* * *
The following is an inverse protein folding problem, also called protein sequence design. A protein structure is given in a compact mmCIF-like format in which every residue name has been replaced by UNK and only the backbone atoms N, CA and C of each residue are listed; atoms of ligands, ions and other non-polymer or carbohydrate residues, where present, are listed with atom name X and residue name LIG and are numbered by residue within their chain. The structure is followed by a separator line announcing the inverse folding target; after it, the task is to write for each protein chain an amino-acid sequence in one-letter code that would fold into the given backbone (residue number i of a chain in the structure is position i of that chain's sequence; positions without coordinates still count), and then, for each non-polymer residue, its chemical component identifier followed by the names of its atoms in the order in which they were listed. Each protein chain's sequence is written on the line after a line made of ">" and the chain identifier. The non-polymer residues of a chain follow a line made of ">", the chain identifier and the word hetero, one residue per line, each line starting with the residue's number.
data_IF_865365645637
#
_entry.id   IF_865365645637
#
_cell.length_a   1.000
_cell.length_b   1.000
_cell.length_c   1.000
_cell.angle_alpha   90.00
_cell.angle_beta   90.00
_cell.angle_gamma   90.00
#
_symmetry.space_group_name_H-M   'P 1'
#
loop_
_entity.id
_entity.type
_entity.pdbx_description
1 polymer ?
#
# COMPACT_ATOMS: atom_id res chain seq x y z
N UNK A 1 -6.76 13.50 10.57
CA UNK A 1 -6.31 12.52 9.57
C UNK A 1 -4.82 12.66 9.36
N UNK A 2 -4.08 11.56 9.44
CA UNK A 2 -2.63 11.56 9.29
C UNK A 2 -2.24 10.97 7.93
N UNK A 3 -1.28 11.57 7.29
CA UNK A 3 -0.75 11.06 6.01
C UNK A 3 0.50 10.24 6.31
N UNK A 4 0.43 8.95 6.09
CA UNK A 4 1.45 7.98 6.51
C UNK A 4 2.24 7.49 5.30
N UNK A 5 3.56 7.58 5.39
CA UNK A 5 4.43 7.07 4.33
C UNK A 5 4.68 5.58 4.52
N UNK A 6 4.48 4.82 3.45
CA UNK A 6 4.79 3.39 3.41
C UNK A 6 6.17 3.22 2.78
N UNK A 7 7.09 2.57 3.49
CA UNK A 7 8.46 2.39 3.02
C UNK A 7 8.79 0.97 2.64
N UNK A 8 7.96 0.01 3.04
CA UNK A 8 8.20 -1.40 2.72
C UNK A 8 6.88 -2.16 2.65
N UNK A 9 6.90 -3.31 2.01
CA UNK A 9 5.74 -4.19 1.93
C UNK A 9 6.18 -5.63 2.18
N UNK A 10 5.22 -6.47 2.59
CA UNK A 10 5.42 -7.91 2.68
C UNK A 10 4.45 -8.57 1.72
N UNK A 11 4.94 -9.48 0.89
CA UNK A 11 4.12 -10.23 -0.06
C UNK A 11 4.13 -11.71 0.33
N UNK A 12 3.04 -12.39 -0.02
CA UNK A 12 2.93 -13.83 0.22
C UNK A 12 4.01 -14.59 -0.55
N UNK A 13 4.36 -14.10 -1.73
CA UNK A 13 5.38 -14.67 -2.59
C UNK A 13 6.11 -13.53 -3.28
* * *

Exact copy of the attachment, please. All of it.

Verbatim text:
The following is an inverse protein folding problem, also called protein sequence design. A protein structure is given in a compact mmCIF-like format in which every residue name has been replaced by UNK and only the backbone atoms N, CA and C of each residue are listed; atoms of ligands, ions and other non-polymer or carbohydrate residues, where present, are listed with atom name X and residue name LIG and are numbered by residue within their chain. The structure is followed by a separator line announcing the inverse folding target; after it, the task is to write for each protein chain an amino-acid sequence in one-letter code that would fold into the given backbone (residue number i of a chain in the structure is position i of that chain's sequence; positions without coordinates still count), and then, for each non-polymer residue, its chemical component identifier followed by the names of its atoms in the order in which they were listed. Each protein chain's sequence is written on the line after a line made of ">" and the chain identifier. The non-polymer residues of a chain follow a line made of ">", the chain identifier and the word hetero, one residue per line, each line starting with the residue's number.
data_IF_865365645637
#
_entry.id   IF_865365645637
#
_cell.length_a   1.000
_cell.length_b   1.000
_cell.length_c   1.000
_cell.angle_alpha   90.00
_cell.angle_beta   90.00
_cell.angle_gamma   90.00
#
_symmetry.space_group_name_H-M   'P 1'
#
loop_
_entity.id
_entity.type
_entity.pdbx_description
1 polymer ?
#
# COMPACT_ATOMS: atom_id res chain seq x y z
N UNK A 1 -6.76 13.50 10.57
CA UNK A 1 -6.31 12.52 9.57
C UNK A 1 -4.82 12.66 9.36
N UNK A 2 -4.08 11.56 9.44
CA UNK A 2 -2.63 11.56 9.29
C UNK A 2 -2.24 10.97 7.93
N UNK A 3 -1.28 11.57 7.29
CA UNK A 3 -0.75 11.06 6.01
C UNK A 3 0.50 10.24 6.31
N UNK A 4 0.43 8.95 6.09
CA UNK A 4 1.45 7.98 6.51
C UNK A 4 2.24 7.49 5.30
N UNK A 5 3.56 7.58 5.39
CA UNK A 5 4.43 7.07 4.33
C UNK A 5 4.68 5.58 4.52
N UNK A 6 4.48 4.82 3.45
CA UNK A 6 4.79 3.39 3.41
C UNK A 6 6.17 3.22 2.78
N UNK A 7 7.09 2.57 3.49
CA UNK A 7 8.46 2.39 3.02
C UNK A 7 8.79 0.97 2.64
N UNK A 8 7.96 0.01 3.04
CA UNK A 8 8.20 -1.40 2.72
C UNK A 8 6.88 -2.16 2.65
N UNK A 9 6.90 -3.31 2.01
CA UNK A 9 5.74 -4.19 1.93
C UNK A 9 6.18 -5.63 2.18
N UNK A 10 5.22 -6.47 2.59
CA UNK A 10 5.42 -7.91 2.68
C UNK A 10 4.45 -8.57 1.72
N UNK A 11 4.94 -9.48 0.89
CA UNK A 11 4.12 -10.23 -0.06
C UNK A 11 4.13 -11.71 0.33
N UNK A 12 3.04 -12.39 -0.02
CA UNK A 12 2.93 -13.83 0.22
C UNK A 12 4.01 -14.59 -0.55
N UNK A 13 4.36 -14.10 -1.73
CA UNK A 13 5.38 -14.67 -2.59
C UNK A 13 6.11 -13.53 -3.28